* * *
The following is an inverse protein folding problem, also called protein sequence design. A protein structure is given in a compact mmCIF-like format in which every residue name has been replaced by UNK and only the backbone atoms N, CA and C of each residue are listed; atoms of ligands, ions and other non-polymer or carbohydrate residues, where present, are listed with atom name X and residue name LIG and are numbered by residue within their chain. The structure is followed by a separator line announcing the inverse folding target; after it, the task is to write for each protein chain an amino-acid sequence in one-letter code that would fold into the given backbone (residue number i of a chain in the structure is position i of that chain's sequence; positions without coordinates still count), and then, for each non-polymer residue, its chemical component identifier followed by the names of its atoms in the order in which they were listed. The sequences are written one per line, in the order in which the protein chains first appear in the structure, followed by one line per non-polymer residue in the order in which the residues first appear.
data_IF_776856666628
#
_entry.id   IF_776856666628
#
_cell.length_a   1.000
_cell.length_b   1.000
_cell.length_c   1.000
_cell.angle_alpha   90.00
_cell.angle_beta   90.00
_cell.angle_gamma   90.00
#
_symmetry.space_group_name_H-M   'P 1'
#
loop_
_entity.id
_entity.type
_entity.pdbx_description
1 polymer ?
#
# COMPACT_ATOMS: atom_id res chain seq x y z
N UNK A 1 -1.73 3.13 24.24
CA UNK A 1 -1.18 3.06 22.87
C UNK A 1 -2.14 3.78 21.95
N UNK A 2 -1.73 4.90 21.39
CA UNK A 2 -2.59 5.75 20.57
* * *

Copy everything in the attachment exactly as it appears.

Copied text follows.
The following is an inverse protein folding problem, also called protein sequence design. A protein structure is given in a compact mmCIF-like format in which every residue name has been replaced by UNK and only the backbone atoms N, CA and C of each residue are listed; atoms of ligands, ions and other non-polymer or carbohydrate residues, where present, are listed with atom name X and residue name LIG and are numbered by residue within their chain. The structure is followed by a separator line announcing the inverse folding target; after it, the task is to write for each protein chain an amino-acid sequence in one-letter code that would fold into the given backbone (residue number i of a chain in the structure is position i of that chain's sequence; positions without coordinates still count), and then, for each non-polymer residue, its chemical component identifier followed by the names of its atoms in the order in which they were listed. The sequences are written one per line, in the order in which the protein chains first appear in the structure, followed by one line per non-polymer residue in the order in which the residues first appear.
data_IF_776856666628
#
_entry.id   IF_776856666628
#
_cell.length_a   1.000
_cell.length_b   1.000
_cell.length_c   1.000
_cell.angle_alpha   90.00
_cell.angle_beta   90.00
_cell.angle_gamma   90.00
#
_symmetry.space_group_name_H-M   'P 1'
#
loop_
_entity.id
_entity.type
_entity.pdbx_description
1 polymer ?
#
# COMPACT_ATOMS: atom_id res chain seq x y z
N UNK A 1 -1.73 3.13 24.24
CA UNK A 1 -1.18 3.06 22.87
C UNK A 1 -2.14 3.78 21.95
N UNK A 2 -1.73 4.90 21.39
CA UNK A 2 -2.59 5.75 20.57